Another line of research followed by the head of the project is aimed at topography; one study in this respect is Cu privire la organizarea spaţiului urban în Ţara Moldovei în evul mediu, now printing at „Analele Științifice ale Universității Al. I. Cuza”, in the Istorie series, 2013. Another case study, with a relatively similar perspective, is dedicated to one of the oldest urban centres in Moldova, the town of Bârlad, in Contribuții la istoria unui vechi oraș al Moldovei: Bârlad, published in The steppe lands and the world beyond them. Studies in honor of Victor Spinei, ed. Florin Curta, Bogdan Maleon, Editura Universității Al. I. Cuza, 2013, p. 505-522. The legal perspective is analyzed in the articole German Law and Medieval Towns in the Romanian Principalities, apărut în Government and Law in medieval Moldavia, Transylvania and Wallachia, edited by the renowned University College London researcher, Martyn Rady, together with Alexandru Simon (recently published in London, UCL – School of Slavonic and East European Studies, 2013, p. 43-53), where studies initiated in the past year are included. Finally, the Negru Vodă şi formarea oraşelor din Ţara Românească study (by Laurențiu Rădvan), has been published in Lumea oraşului. Cercetări de istorie urbană, coord. Simion Câlția, București, Editura Universității din București, 2013, p. 37-61.

Another team member, researcher Gheorghe Lazăr, has contined his work in order to reach the project goals for matters related to urban society. He has carried out the study Un testament si o poveste de viata: cazul negustorului Cernea Popovici, în Miscellanea historica in honorem Professoris Marcel–Dumitru Ciuca septuagenarii, a body of work edited by Cristian Luca, Claudiu Neagoe, Marius Paduraru, Editura Istros, Brăila, 2013, p. 595-622, with one version dedicated to an international audience in French, Un testament et un recit de vie, scheduled for publication in the well-known „Etudes Balkaniques” magazine, published in Sofia (CEEOL). The Merchant-moneychangers in Wallachia (from the seventeenth century to the end of the eighteenth century), study has also been finalized and accepted for publication in Social and Political Elites in Eastern and Central Europe, now printing at Peter Lang. Documente privind negustori din Ţara Românească is a work of similarly great importance, which includes several hundreds of laws regarding the activity, the life, the habits and the pursuits of merchants south of the Carpathians, a tool that will serve very well anyone with an interest in urban life in the 17th century. A first volume was sent to print this year. These studies entitle us to believe that Gheorghe Lazăr has reached his goals (in the second year, adding to the first), and that he has focused on analyzing the most important social category in premodern towns: the merchants.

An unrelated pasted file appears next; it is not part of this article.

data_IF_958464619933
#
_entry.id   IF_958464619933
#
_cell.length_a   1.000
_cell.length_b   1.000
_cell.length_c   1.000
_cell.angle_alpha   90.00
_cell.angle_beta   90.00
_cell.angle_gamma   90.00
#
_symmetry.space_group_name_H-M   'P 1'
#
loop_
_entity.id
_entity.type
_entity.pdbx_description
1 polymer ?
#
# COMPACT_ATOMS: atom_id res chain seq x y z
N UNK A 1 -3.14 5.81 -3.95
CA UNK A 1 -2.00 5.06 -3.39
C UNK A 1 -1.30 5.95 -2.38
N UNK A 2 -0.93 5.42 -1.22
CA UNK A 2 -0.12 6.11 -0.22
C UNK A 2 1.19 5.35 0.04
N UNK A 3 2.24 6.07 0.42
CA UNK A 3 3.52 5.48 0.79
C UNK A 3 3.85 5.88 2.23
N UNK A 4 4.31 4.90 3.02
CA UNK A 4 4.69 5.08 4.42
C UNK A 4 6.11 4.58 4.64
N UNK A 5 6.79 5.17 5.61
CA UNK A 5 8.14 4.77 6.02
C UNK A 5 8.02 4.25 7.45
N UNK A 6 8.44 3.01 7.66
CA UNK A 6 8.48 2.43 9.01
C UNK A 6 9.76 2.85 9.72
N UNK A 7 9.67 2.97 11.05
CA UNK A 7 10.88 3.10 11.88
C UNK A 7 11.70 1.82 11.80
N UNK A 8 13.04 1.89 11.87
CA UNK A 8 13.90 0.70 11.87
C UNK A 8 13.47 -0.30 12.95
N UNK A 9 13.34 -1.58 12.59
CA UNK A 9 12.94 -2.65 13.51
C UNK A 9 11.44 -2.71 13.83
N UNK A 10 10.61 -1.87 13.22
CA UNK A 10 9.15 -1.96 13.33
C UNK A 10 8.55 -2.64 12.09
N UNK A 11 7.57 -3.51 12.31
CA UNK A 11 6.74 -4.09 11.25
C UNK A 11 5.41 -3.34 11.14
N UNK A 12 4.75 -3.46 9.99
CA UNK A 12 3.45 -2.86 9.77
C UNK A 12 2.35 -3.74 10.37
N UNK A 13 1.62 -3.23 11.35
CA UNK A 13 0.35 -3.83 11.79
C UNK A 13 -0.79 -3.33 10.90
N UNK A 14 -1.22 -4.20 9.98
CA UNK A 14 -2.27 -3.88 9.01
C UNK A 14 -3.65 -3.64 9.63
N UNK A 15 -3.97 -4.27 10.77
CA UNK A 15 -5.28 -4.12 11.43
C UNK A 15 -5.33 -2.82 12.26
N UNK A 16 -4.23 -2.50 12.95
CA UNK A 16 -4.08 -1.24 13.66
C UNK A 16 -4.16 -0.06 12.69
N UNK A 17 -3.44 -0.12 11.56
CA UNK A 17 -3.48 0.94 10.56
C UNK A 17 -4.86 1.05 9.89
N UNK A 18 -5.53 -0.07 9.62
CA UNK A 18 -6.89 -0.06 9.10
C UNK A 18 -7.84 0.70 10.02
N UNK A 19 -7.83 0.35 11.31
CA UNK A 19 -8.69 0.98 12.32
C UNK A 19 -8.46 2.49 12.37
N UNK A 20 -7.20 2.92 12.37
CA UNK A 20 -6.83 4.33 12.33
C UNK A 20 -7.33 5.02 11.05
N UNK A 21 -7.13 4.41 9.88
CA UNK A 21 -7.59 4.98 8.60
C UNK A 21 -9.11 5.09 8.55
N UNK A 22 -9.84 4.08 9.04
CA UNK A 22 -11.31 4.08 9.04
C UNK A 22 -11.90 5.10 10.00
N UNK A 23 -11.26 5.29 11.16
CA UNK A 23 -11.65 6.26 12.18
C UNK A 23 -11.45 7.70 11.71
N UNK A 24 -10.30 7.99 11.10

Dan Dumitru Iacob, a researcher at the Institute for Social and Human Sciences in Sibiu, has brought to completion and interesting study that fulfills the main objective he has set within the project, i.e. an analysis of the projects destined to modernize urban area, focusing on street pattern and markets. In this respect, Piețele orașului Iași în secolele XVIII-XIX. Medeanul de la Sfântul Spiridon, a new study, is being printed in the most important urban history publication in Romania, „Historia Urbana” (21/2013, CNCS-B, SCOPUS, CEEOL).

Petronel Zahariuc, a Professor at the History department in the „Alexandru Ioan Cuza” University of Iaşi, has sent for publication Noi documente privitoare la istoria Ţării Româneşti, in „Studii şi materiale de istorie medie”, XXXI, 2013 (CNCS-B, CEEOL), documents that answer to the goal set, which is research into the evolution of monuments in the large towns of the Principalities.

Similarly to the first year in our project, we have believed that the investigations carried out by project members should be made public through communications, either nationally or abroad. The most important contribution in this respect belongs to the head of the project, who was invited to present his Urban identities in the late Middle Ages: the particular case of the Romanian Principalities at the most prestigious congress of Medieval history in the world, International Congress on Medieval Studies, the 48th editition, held annually at the Western Michigan University, Kalamazoo, USA. Laurențiu Rădvan’s presentation was part of a session called Late Medieval Urban Identities in Southern and Eastern Europe (May 10 2013). It was in this year as well that Laurențiu Rădvan took part in the annual reunion of the International Committee for the History of Towns, where he presented a new summary for his research (Lisbon, October 2013). Gheorghe Lazăr has contributed with his Un marchand, un testament et une histoire de vie, at the Institute for Balkanic Studies in Sofia (6 Oct 2013), a work that follows his line of research regarding the world of merchants. Dan Dumitru Iacob has continued his research into the publication of historical atlases for towns in Romania, and has finalized the atlas for Brăila.

Research progress was assessed regularly together with team members, the team leader being also the one who coordinates research and serves as the main link between the members. The final landmark for assessment was in mid-project, after 18 months, when the goals reached and the targets set for this stage of the project were analyzed. All the data has been uploaded to the project site  (http://urbfinhistory.uaic.ro/), including data regarding the most recent results. To conclude, we believe that the objectives we have set for this project have been attained.